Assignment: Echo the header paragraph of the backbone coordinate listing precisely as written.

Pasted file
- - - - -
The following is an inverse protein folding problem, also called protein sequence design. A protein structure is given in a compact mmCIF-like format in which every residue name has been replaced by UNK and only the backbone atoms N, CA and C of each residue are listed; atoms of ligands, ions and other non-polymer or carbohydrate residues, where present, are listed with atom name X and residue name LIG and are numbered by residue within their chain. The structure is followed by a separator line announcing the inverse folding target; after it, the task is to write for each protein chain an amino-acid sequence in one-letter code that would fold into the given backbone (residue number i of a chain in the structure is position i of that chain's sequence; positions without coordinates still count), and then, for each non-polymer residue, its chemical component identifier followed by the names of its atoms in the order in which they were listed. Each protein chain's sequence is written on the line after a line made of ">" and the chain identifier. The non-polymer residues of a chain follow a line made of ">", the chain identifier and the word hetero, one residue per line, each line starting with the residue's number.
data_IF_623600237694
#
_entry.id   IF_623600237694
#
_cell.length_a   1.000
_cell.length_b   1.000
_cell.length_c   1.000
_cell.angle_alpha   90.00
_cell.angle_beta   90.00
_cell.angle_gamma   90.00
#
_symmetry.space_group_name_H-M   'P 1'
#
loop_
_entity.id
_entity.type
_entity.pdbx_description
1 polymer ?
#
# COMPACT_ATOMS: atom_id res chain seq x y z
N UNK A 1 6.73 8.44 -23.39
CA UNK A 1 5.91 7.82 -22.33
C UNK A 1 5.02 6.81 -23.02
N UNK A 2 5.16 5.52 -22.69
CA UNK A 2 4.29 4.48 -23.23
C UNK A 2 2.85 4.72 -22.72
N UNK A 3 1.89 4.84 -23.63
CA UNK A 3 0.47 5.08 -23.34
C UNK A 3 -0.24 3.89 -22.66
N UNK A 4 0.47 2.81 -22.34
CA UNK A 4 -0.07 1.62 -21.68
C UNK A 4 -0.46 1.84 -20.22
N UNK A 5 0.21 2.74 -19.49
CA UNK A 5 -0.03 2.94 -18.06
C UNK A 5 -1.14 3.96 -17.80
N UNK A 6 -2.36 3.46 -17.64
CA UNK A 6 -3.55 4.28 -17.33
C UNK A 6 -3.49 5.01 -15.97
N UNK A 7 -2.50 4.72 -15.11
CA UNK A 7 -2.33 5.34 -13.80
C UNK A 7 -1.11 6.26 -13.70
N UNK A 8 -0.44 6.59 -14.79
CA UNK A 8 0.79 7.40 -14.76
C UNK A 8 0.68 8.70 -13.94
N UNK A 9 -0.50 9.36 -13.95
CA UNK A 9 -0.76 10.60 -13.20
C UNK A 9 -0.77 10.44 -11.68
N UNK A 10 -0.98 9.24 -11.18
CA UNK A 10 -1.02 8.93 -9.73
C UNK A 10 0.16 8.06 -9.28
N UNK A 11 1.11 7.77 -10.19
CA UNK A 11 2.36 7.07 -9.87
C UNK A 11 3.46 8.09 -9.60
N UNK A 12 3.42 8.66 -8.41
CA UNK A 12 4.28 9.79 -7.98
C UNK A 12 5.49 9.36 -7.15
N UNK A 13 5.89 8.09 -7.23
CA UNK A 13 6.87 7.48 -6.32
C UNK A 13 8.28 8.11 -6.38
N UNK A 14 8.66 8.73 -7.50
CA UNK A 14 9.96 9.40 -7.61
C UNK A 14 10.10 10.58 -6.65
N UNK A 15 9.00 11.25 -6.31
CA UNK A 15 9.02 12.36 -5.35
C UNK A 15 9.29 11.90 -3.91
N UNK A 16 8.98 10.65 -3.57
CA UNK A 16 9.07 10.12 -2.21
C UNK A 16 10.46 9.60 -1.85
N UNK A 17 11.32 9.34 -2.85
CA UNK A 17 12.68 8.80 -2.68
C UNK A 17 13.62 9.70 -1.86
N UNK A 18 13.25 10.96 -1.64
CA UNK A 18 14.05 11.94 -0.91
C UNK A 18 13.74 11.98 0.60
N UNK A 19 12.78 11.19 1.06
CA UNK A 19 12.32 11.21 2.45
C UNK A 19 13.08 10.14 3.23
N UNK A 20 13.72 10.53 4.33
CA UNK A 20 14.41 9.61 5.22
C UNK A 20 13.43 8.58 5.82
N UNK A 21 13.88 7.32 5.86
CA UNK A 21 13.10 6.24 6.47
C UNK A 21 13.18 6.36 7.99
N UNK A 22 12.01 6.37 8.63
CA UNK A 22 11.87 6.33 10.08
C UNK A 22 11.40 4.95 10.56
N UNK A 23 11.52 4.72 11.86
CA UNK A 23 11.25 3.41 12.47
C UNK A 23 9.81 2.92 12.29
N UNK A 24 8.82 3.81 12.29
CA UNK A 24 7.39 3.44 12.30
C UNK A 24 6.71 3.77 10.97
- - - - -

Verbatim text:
The following is an inverse protein folding problem, also called protein sequence design. A protein structure is given in a compact mmCIF-like format in which every residue name has been replaced by UNK and only the backbone atoms N, CA and C of each residue are listed; atoms of ligands, ions and other non-polymer or carbohydrate residues, where present, are listed with atom name X and residue name LIG and are numbered by residue within their chain. The structure is followed by a separator line announcing the inverse folding target; after it, the task is to write for each protein chain an amino-acid sequence in one-letter code that would fold into the given backbone (residue number i of a chain in the structure is position i of that chain's sequence; positions without coordinates still count), and then, for each non-polymer residue, its chemical component identifier followed by the names of its atoms in the order in which they were listed. Each protein chain's sequence is written on the line after a line made of ">" and the chain identifier. The non-polymer residues of a chain follow a line made of ">", the chain identifier and the word hetero, one residue per line, each line starting with the residue's number.